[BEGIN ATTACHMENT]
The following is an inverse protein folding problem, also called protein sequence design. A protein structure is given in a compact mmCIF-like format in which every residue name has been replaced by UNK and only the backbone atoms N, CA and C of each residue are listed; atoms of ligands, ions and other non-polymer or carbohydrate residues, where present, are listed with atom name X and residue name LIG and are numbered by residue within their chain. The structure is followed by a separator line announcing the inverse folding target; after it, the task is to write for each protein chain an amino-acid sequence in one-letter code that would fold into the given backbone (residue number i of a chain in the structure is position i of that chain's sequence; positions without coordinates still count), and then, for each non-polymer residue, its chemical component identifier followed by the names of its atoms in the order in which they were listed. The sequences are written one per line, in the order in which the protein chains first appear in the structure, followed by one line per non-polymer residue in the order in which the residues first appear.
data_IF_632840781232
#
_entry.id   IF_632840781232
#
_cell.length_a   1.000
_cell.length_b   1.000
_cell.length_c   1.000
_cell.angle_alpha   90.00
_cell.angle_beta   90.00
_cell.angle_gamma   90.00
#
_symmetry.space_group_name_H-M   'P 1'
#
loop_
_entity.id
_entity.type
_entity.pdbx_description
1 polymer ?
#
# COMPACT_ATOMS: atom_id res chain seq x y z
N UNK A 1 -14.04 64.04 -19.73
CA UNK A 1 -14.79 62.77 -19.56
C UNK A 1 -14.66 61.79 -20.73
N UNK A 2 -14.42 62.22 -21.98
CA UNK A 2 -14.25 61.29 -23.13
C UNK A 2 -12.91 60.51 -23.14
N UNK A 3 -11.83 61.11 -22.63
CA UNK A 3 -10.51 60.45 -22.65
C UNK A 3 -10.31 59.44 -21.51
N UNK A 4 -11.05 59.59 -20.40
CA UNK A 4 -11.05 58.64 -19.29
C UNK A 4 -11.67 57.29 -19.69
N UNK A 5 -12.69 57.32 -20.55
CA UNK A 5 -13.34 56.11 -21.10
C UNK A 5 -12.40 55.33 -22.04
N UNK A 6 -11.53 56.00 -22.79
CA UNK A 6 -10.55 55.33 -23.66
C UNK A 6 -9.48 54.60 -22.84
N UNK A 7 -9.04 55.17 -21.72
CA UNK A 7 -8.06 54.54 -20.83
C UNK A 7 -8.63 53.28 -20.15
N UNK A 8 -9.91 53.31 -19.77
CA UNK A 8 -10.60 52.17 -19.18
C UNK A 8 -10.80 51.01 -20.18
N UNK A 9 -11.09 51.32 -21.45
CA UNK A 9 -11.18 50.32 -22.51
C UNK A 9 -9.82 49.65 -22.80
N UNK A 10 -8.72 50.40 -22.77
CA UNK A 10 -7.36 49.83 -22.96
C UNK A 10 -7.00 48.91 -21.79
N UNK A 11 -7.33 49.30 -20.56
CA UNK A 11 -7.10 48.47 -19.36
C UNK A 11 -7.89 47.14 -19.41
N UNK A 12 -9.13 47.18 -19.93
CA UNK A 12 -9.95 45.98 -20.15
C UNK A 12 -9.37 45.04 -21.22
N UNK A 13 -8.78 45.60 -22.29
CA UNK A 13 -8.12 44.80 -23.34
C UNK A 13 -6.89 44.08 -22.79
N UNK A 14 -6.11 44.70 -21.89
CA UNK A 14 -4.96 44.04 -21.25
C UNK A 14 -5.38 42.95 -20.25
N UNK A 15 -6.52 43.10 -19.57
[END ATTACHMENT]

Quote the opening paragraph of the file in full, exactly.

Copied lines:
The following is an inverse protein folding problem, also called protein sequence design. A protein structure is given in a compact mmCIF-like format in which every residue name has been replaced by UNK and only the backbone atoms N, CA and C of each residue are listed; atoms of ligands, ions and other non-polymer or carbohydrate residues, where present, are listed with atom name X and residue name LIG and are numbered by residue within their chain. The structure is followed by a separator line announcing the inverse folding target; after it, the task is to write for each protein chain an amino-acid sequence in one-letter code that would fold into the given backbone (residue number i of a chain in the structure is position i of that chain's sequence; positions without coordinates still count), and then, for each non-polymer residue, its chemical component identifier followed by the names of its atoms in the order in which they were listed. The sequences are written one per line, in the order in which the protein chains first appear in the structure, followed by one line per non-polymer residue in the order in which the residues first appear.